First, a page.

Acer Applies Liquid Cooling to Convertible Notebook

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    Looking to become more competitive in the 2-in-1 notebook PC market, Acer this week unveiled the Switch Alpha 12. Instead of using fans to cool its system, the 2-in-1 notebook makes use of a unique cooling system that relies on the heat generated by the device to push liquid around the system, preventing components from overheating.

    The Switch Alpha 12 uses a 6th Generation Intel Core processor, is powered by Windows 10, and is priced starting at $599. Acer CEO Jason Chen says the Switch Alpha 12 measures 11.5 x 7.93 by 0.62 inches and weighs only 2.76 pounds when both the tablet and the keyboard are connected.

    The Switch Alpha 12 comes with either 4GB or 8GB of LPDDR3 SDRAM and can be configured with either 128GB, 256GB or 512GB solid-state drives (SSDs). Acer claims the system itself provides up to eight hours of battery life.

    While stepping up its presence in the convertible notebook space, Acer this week also added an Aspire S 13 model to its lineup. The Aspire S 13, based on 6th Generation Intel Core processors, provides up to 13 hours of battery life in a system starting at $699. It also includes refreshes to its Travelmate and Veriton series of commercial notebook and desktop systems.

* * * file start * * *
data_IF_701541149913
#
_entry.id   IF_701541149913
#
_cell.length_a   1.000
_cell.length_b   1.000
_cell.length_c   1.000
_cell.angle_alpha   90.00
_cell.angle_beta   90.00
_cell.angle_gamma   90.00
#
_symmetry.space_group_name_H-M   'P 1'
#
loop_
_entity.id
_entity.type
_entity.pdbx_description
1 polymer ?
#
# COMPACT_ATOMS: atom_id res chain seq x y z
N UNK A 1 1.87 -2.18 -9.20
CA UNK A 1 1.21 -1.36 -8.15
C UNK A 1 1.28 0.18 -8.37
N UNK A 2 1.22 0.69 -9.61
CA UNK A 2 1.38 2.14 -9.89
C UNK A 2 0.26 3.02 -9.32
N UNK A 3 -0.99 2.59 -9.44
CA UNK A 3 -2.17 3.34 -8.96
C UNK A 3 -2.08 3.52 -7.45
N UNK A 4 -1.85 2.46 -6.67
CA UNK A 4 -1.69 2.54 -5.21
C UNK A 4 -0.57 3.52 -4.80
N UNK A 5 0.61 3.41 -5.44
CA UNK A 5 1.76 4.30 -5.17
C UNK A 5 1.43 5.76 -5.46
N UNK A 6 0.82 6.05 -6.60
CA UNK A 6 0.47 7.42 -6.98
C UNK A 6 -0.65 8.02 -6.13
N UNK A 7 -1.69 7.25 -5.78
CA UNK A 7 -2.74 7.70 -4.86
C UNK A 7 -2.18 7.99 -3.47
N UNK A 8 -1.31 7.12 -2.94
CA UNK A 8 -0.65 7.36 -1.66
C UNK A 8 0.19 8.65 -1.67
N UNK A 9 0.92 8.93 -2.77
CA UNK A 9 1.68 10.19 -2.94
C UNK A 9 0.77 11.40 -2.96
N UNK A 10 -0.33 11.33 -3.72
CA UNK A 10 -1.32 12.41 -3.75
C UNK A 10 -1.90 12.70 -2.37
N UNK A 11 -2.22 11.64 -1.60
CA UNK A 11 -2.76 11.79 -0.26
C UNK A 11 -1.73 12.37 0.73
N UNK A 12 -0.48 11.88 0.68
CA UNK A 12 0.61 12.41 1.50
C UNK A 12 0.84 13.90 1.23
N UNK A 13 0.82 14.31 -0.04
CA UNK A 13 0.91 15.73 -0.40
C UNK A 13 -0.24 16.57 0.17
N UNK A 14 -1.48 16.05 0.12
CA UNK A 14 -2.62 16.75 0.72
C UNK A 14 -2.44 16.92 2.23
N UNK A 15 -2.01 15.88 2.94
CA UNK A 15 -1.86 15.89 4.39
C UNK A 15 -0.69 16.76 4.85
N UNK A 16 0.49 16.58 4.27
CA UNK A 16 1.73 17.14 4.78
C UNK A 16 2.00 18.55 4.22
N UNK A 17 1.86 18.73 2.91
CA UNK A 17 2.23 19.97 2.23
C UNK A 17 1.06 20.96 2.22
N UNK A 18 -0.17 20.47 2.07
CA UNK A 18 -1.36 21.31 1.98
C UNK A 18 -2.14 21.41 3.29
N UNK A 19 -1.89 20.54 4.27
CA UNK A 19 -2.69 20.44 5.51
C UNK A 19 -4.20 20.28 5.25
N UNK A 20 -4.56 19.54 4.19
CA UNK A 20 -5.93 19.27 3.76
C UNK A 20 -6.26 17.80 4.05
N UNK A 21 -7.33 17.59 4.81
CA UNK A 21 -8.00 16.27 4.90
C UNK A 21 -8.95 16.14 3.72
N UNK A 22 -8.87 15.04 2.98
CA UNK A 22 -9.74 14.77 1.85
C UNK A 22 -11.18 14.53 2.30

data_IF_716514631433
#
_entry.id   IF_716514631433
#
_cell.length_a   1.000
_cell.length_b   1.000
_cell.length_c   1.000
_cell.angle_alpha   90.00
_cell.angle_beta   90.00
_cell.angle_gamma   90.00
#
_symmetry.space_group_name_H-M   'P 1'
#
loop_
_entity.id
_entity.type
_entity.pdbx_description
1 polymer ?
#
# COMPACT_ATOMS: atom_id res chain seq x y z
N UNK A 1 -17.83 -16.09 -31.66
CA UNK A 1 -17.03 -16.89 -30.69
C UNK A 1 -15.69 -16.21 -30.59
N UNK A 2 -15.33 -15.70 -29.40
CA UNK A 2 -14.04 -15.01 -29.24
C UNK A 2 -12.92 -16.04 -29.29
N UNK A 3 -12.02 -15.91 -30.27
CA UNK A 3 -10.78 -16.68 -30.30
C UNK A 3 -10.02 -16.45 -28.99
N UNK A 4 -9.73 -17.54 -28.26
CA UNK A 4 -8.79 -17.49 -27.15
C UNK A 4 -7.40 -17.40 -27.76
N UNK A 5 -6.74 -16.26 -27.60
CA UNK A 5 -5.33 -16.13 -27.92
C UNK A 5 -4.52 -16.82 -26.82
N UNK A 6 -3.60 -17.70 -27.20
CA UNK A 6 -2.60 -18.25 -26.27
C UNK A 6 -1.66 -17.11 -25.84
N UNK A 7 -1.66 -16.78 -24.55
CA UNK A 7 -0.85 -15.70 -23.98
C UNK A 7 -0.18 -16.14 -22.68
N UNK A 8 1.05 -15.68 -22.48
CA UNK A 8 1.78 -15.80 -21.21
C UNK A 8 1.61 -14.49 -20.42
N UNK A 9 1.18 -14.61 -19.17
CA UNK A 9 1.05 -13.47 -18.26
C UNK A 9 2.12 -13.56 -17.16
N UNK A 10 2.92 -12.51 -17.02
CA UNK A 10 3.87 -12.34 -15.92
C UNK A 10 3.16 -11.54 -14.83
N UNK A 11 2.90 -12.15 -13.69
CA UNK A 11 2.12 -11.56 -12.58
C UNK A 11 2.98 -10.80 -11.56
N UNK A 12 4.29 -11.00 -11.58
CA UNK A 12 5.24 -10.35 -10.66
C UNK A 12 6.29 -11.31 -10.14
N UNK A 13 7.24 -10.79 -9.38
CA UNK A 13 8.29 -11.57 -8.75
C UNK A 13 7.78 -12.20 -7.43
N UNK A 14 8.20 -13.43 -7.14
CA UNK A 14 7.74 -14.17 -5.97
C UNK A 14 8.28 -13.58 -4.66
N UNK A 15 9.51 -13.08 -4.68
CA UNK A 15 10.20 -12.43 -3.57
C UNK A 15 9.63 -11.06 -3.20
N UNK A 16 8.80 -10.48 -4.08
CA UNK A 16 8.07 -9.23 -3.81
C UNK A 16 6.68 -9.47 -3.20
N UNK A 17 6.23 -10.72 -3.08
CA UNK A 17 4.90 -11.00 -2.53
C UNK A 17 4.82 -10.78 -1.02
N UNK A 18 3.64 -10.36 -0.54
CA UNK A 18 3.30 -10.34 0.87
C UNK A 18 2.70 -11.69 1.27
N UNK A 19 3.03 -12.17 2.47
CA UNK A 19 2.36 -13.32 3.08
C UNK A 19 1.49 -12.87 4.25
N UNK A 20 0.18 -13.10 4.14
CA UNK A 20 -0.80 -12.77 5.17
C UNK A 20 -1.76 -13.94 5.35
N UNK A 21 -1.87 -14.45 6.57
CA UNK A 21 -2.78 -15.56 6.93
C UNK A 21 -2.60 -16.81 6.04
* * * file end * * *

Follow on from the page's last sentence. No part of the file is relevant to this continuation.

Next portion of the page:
Switch Alpha

    Finally, Acer unveiled an Acer Chromebook 14 for Work, a rugged offering that makes use of Vibrant Corning Gorilla Glass. Configured with a 14-in screen, Acer Chromebook 14 for Work is designed to meet the needs of an education market, where Chromebooks are increasingly popular. It has a military-spec rating and is priced starting at $349.

    While the PC market overall might be depressed, Chen notes, demand remains strong in segments such as 2-in-1 notebooks. Acer is looking to be more competitive in those categories by using systems that not only weigh less and run cooler, but remain aggressively priced.

    Mike Vizard
    Mike Vizard
    Michael Vizard is a seasoned IT journalist, with nearly 30 years of experience writing and editing about enterprise IT issues. He is a contributor to publications including Programmableweb, IT Business Edge, CIOinsight and UBM Tech. He formerly was editorial director for Ziff-Davis Enterprise, where he launched the company’s custom content division, and has also served as editor in chief for CRN and InfoWorld. He also has held editorial positions at PC Week, Computerworld and Digital Review.

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